Stanley and Sharon King became a civil rights power couple in the years since they met
Stanley and Sharon King built their relationship on coincidences, a shared love of justice and the adage that opposite personalities attract.
Their romance started with a chance encounter back in 1992 when Stanley King went to do the most mundane task: checking his mail. That moment led him into the path of the woman who would change his life and become his partner in fighting for civil rights.
“We bumped into each other at the student mailboxes and started talking. I noticed she had an accent, so I inquired about where she was from. She told me she was from Trinidad, and since my parents are from St. Thomas, we struck up a conversation around that similarity, and then the rest is kind of history.”
Sharon King, who at the time was a second-year student in Camden at Rutgers Law School, found him charming and intrigued by his sense of humor and easygoing energy. Their connection grew as they learned about the similarities that surrounded their lives.
“We both lived in Brooklyn around the same time, just a couple blocks away from each other when I was in junior high school. We ended up going to the same high school, Brooklyn Tech, which is a specialized high school in New York, although not at the same time. We even have aunts and sisters with the same name. You can’t tell me that’s not written in the stars,” Stanley King recalls.
“We just had so much in common, so instinctively we connected and a friendship developed and, ultimately, a relationship developed from that,” Sharon King states.
A few short years after Sharon King graduated in 1993 and Stanley King graduated in 1994, the couple married and brought together their blended family of five kids before having two more. In 1999, they founded King & King Law, a firm they ran together for 22 years. Initially focused on personal injury, the firm moved to cases surrounding employment, constitutional law and civil rights, including police misconduct and excessive force.
They built a reputation as prominent civil rights attorneys in South Jersey and received a prestigious award from the Camden County Bar Foundation. They were recognized for having won million-dollar settlements for victims and families of those killed or injured in violent encounters with law enforcement.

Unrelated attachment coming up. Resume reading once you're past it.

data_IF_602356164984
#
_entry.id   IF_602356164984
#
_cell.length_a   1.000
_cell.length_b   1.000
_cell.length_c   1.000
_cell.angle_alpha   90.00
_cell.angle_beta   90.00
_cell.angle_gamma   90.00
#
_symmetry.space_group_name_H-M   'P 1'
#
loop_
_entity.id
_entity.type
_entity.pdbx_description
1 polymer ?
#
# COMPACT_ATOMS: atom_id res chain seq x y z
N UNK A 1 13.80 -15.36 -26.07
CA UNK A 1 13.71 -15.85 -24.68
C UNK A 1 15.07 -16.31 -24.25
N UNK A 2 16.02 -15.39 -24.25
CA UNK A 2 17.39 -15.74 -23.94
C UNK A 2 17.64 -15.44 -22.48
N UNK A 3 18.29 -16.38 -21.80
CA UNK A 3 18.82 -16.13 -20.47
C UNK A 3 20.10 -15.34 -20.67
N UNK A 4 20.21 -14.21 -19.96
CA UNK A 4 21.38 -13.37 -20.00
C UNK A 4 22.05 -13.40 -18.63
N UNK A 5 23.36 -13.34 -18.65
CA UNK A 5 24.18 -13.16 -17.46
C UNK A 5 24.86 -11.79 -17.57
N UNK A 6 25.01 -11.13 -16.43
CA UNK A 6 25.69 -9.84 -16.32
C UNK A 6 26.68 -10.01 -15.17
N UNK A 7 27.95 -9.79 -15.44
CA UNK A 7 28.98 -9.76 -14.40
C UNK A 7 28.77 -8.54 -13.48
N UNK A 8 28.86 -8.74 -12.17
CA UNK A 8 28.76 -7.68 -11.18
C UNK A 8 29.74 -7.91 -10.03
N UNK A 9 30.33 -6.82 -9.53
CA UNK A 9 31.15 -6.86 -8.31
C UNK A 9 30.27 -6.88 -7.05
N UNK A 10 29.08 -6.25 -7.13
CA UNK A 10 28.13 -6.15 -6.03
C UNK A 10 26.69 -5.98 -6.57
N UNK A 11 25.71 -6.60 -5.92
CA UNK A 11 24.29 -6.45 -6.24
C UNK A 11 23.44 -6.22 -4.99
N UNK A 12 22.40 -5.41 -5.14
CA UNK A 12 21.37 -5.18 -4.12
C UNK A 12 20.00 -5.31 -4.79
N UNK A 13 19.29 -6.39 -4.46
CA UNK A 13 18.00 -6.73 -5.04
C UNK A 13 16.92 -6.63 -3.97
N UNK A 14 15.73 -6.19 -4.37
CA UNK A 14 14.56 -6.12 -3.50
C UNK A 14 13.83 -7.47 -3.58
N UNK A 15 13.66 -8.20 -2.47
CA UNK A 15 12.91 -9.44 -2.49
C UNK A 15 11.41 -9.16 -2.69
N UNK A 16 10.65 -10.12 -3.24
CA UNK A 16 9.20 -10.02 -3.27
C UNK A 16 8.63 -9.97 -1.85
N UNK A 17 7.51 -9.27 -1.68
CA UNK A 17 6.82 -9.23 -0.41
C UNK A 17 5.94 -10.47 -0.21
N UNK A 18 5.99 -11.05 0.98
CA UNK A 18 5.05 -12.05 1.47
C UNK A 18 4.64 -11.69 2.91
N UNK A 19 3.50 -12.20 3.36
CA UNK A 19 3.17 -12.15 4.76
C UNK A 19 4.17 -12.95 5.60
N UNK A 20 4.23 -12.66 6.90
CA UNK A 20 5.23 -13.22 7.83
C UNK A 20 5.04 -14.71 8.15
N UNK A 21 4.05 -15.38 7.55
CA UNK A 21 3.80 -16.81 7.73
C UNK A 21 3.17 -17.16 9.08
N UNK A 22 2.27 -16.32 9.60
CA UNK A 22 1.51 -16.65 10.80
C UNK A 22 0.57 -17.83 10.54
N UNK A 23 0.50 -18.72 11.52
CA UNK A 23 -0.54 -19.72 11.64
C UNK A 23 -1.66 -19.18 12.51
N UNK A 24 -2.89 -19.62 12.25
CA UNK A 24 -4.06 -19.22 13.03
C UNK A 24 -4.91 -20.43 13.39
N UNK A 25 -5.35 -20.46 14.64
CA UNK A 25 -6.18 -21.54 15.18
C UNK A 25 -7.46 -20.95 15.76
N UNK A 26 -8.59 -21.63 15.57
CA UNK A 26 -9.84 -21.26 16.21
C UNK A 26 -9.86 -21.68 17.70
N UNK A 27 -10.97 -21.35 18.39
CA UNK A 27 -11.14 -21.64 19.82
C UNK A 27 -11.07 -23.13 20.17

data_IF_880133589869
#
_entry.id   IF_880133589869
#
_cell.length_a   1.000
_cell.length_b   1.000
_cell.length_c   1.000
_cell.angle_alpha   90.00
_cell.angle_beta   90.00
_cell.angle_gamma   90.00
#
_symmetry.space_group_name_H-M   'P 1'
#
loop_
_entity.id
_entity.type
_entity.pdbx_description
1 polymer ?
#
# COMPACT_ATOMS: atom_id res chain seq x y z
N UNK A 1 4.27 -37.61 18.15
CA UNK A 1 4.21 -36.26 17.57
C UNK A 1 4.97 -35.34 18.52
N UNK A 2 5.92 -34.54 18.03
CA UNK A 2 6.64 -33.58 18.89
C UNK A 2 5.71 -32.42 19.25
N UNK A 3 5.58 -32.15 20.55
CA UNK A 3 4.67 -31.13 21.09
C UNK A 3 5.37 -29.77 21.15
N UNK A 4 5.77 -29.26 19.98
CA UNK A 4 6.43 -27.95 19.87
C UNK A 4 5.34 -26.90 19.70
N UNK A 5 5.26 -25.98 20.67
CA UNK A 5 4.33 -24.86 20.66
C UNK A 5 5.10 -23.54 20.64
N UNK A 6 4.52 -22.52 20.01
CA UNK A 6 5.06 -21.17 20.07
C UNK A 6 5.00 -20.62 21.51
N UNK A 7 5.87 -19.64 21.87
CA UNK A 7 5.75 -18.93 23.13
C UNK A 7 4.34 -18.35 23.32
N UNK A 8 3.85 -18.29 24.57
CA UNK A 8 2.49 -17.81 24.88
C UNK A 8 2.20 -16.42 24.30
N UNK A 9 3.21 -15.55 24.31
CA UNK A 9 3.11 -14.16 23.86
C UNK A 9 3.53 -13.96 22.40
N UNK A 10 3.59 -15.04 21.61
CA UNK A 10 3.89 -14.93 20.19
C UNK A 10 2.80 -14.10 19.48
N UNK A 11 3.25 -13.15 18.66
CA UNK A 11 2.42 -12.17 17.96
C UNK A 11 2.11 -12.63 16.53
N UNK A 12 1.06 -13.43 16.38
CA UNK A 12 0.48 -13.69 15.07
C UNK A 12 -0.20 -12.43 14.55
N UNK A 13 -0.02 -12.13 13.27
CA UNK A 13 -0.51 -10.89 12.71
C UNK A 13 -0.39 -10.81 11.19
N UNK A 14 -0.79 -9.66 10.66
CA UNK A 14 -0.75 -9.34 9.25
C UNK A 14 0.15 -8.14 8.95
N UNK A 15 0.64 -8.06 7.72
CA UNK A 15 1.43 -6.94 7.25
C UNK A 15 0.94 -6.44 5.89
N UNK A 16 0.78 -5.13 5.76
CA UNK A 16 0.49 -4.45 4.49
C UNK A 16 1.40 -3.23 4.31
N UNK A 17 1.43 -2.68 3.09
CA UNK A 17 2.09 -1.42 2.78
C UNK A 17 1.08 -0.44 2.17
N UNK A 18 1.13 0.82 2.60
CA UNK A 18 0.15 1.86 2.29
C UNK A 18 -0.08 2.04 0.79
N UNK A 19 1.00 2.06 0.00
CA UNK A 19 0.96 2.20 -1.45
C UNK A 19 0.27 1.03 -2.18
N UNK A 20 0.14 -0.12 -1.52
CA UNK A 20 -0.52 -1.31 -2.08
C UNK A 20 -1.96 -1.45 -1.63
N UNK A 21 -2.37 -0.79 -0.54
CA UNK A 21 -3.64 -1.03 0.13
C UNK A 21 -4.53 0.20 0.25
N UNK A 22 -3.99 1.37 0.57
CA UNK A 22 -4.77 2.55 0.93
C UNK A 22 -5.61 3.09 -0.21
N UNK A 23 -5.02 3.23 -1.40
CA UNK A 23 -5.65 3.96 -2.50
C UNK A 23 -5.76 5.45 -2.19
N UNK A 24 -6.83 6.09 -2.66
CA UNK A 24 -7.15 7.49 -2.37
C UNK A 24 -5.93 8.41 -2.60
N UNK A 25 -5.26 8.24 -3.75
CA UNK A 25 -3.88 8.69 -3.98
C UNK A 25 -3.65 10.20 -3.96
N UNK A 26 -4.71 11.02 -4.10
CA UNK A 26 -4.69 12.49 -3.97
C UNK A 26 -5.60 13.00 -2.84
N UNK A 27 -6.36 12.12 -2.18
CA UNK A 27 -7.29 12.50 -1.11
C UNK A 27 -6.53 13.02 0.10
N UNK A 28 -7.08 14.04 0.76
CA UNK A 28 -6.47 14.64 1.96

“We've been fortunate to represent some clients who otherwise may not have received representation. Our clients were not people of wealth, so we took a lot of contingent cases and that way we were able to represent plaintiffs who felt that they had been wronged and had their rights violated. It's gratifying to be able to serve these people and to make an impact in their lives,” Sharon King states.
The mix of professional and personal also had its difficulties – not always agreeing on the best course of action could lead to some disagreements. Regardless of the case, they always made sure to prioritize their personal time and not discuss cases at home as much as possible.
“Practicing law, especially litigating, is difficult. It can be extremely burdensome and taxing. I think that the type of work that we did taking on police misconduct and wrongful death cases, I have no doubt that being African American in that space probably made it a little bit more difficult to get things resolved. But you know, that's the life we chose and thank goodness we were able to sustain ourselves, our relationship and provide a service to the clients who chose to seek our representation,” Stanley King says.
As of April 2021, Sharon was appointed as a United States Magistrate Judge for the District of New Jersey, where she sits in the Camden vicinage. Stanley joined Javerbaum, Wurgaft, Hicks, Kahn, Wikstrom & Sinins as partner in December 2022, in addition to serving as a part-time lecturer for Rutgers Law School in Camden. While their work is no longer done together, the list of reasons they have remained together all these years grows longer.
“I remember when we were both in the same "Professional Responsibility" class and at the end of the final exam just going out to eat, unwind and celebrate the end of the semester. Over the years, we’ve had plenty of things to celebrate together, but have also been able to lean on each other to get through the hard times,” Sharon says. In 2014, the couple lost their 14-year-old son, who died suddenly from an undetected heart condition.
Both Stanley and Sharon admit that, in their case, opposites most certainly attract.
“I think her personality type melds well with mine. I'm more Type A and she's a bit more reserved, and I think that goes well with me because it forces me to stop and reflect and think about my position sometimes. She's been a very good influence on me,” Stanley says.
“He brings a good sense of balance to my life. He would force me to do something fun as opposed to just doing the work all the time, and I think that's needed in my life. He fills that spot perfectly," Sharon says.